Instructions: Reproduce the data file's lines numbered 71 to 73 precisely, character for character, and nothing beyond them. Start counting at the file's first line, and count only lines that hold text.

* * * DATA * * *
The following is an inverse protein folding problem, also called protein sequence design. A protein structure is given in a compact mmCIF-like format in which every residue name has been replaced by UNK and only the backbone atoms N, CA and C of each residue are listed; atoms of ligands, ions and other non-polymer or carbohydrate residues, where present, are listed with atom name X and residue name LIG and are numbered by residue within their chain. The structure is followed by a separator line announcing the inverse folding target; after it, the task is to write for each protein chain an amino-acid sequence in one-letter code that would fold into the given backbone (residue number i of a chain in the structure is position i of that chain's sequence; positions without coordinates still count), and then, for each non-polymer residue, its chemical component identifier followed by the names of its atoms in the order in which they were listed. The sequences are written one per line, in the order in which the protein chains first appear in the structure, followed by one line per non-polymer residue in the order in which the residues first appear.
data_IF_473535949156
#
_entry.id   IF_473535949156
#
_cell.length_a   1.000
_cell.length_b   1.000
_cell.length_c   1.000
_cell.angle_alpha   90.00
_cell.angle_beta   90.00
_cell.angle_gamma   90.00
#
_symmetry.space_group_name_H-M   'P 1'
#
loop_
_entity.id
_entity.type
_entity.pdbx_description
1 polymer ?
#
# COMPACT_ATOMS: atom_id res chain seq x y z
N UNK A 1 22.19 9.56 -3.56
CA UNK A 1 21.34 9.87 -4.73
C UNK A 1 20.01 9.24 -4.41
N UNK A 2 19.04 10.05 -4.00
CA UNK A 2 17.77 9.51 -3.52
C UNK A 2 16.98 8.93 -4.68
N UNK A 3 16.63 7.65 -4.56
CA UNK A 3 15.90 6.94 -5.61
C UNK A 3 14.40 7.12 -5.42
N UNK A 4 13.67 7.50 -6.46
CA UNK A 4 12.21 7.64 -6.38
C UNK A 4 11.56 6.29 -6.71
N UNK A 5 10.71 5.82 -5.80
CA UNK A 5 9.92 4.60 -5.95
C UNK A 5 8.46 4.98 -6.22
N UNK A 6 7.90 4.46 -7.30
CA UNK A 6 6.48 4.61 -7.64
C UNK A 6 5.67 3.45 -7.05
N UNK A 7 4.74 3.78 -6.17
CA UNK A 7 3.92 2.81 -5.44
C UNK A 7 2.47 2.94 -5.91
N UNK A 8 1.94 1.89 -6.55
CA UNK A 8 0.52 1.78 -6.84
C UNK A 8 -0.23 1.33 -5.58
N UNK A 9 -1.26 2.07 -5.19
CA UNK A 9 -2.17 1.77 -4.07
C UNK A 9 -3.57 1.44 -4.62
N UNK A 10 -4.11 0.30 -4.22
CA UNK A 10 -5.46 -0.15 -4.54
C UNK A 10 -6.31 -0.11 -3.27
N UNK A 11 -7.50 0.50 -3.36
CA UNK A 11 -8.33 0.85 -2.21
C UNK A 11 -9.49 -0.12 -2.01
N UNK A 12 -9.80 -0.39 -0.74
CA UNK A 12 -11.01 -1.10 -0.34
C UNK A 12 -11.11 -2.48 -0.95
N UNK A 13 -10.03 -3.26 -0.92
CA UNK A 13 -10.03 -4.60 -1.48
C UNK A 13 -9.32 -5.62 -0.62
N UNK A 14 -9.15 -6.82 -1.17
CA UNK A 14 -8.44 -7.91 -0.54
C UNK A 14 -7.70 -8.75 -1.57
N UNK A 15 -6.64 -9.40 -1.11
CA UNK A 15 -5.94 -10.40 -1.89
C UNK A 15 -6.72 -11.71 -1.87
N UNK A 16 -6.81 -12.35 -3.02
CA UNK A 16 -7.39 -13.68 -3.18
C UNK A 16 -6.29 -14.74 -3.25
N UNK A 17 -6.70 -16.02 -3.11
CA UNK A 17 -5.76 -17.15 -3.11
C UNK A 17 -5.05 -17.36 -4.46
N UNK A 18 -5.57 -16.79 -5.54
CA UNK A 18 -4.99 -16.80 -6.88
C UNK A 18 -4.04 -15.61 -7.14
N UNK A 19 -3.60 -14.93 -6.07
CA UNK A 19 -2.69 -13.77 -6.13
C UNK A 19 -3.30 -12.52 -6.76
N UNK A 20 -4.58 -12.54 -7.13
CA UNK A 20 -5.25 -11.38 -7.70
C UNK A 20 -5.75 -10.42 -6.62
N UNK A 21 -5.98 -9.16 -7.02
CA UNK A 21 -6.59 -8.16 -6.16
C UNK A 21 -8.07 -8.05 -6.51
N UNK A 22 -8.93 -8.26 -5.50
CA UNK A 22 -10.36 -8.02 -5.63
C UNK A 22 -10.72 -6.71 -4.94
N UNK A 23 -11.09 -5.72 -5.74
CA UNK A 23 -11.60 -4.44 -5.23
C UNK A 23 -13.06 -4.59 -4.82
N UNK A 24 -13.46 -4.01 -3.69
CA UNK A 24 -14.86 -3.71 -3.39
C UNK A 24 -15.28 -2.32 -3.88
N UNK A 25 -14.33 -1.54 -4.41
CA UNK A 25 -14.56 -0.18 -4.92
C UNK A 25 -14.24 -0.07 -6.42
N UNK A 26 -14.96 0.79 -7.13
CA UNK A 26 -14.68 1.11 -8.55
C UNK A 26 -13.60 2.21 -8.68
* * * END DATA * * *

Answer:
CA UNK A 17 -5.76 -17.15 -3.11
C UNK A 17 -5.05 -17.36 -4.46
N UNK A 18 -5.57 -16.79 -5.54